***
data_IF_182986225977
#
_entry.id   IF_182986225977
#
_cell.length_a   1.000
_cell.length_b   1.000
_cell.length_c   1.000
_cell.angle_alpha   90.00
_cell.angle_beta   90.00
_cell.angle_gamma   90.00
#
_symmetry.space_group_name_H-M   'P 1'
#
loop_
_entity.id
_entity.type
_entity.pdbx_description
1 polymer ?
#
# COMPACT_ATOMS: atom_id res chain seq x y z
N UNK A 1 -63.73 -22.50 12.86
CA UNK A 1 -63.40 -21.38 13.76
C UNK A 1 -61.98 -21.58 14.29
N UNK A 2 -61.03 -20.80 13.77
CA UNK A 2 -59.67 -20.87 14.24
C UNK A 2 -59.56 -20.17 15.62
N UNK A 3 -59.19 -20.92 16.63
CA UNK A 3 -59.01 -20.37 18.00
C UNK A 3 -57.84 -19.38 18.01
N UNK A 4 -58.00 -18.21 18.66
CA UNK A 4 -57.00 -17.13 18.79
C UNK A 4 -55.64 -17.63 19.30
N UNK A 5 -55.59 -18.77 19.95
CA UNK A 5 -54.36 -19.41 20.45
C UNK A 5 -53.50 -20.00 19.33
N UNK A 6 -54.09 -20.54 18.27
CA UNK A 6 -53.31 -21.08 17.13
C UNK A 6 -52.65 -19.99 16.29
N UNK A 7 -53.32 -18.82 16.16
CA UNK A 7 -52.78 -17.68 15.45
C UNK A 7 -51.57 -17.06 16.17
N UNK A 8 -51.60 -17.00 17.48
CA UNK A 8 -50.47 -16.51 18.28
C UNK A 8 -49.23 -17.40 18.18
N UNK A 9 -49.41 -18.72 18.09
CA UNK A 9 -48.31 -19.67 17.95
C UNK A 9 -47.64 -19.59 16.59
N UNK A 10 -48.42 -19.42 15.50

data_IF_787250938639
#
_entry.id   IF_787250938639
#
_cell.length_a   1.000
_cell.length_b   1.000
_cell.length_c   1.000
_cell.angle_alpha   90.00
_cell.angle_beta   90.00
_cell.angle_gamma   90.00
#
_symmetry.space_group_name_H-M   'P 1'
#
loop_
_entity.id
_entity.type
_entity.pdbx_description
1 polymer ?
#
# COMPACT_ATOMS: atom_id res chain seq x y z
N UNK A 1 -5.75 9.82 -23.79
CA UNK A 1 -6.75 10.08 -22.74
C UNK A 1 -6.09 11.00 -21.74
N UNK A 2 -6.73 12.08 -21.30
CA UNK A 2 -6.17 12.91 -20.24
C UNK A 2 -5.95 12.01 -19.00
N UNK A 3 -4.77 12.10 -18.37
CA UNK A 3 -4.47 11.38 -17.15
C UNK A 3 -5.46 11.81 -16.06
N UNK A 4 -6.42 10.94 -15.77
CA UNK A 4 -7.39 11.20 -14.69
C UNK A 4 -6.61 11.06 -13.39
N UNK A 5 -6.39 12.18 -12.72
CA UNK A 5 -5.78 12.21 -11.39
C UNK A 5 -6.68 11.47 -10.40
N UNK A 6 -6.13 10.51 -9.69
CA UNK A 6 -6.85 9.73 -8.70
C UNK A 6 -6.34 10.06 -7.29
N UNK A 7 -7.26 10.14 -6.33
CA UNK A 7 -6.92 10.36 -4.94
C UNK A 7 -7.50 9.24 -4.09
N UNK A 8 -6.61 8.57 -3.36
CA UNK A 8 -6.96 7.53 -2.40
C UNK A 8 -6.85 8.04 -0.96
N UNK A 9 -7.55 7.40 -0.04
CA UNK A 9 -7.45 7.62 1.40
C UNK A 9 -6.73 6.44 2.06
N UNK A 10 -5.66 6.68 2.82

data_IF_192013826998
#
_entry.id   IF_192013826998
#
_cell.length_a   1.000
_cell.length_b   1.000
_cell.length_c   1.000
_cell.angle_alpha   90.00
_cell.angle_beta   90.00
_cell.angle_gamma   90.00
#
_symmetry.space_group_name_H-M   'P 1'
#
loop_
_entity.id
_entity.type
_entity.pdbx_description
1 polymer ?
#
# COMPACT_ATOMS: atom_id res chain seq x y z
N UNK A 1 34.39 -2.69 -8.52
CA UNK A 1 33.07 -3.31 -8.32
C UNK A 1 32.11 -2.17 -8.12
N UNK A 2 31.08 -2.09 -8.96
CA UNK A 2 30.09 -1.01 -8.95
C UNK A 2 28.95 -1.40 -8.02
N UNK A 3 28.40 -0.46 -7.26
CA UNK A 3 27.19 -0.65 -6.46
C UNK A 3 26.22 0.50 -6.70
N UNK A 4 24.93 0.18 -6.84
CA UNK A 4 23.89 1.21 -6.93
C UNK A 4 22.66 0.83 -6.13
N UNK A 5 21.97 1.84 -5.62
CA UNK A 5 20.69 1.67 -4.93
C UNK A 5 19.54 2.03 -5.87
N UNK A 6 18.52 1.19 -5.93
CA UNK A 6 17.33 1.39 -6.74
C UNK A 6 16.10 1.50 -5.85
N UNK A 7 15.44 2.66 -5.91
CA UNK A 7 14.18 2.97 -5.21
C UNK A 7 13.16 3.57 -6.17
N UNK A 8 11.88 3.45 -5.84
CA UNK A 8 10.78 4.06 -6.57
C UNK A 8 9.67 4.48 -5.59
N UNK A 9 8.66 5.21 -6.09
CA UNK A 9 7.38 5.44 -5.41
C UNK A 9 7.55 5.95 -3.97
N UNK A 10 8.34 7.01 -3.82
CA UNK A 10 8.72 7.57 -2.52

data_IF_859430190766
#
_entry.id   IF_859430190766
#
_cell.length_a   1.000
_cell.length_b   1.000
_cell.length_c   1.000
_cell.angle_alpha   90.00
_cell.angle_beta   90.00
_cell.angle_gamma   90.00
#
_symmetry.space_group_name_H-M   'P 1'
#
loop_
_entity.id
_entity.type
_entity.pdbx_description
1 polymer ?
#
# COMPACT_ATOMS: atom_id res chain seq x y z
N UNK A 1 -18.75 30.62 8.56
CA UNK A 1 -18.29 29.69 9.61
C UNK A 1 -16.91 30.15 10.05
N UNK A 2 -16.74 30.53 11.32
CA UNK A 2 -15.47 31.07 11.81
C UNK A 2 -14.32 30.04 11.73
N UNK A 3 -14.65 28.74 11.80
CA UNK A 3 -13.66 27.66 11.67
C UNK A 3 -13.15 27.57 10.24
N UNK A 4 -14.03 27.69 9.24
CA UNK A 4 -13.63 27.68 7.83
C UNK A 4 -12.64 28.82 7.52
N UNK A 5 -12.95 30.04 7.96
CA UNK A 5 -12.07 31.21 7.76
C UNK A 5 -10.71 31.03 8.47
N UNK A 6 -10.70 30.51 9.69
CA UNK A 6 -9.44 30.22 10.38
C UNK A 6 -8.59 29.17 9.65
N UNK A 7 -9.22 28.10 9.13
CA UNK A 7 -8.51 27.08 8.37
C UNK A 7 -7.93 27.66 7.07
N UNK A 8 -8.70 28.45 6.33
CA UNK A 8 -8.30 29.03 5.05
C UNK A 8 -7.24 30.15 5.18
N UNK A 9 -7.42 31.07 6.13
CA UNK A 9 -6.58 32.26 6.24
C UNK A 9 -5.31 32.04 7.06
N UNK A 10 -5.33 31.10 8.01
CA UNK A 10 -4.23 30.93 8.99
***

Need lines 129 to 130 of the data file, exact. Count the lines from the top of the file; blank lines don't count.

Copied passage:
N UNK A 5 21.97 1.84 -5.62
CA UNK A 5 20.69 1.67 -4.93